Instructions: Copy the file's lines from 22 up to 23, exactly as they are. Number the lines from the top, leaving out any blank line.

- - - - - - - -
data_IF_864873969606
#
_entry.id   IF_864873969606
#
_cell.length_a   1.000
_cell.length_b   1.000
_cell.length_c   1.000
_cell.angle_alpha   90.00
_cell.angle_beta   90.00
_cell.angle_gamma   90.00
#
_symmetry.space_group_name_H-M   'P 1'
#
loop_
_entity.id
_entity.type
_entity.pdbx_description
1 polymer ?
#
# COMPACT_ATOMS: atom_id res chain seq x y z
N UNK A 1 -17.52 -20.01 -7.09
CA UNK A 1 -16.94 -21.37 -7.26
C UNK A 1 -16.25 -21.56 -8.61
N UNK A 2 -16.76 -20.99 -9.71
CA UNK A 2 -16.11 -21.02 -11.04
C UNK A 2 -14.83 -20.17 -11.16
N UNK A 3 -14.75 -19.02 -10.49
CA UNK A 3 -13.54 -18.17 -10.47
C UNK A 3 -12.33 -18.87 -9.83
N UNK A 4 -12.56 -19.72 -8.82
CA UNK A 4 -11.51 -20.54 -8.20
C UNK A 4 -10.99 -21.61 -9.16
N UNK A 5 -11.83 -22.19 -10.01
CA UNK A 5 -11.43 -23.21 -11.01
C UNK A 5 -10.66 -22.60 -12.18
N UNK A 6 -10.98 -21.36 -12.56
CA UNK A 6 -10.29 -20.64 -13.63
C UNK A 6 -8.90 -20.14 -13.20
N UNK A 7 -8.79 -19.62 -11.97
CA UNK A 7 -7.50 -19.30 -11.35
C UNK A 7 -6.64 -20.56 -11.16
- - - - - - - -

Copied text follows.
CA UNK A 1 -16.94 -21.37 -7.26
C UNK A 1 -16.25 -21.56 -8.61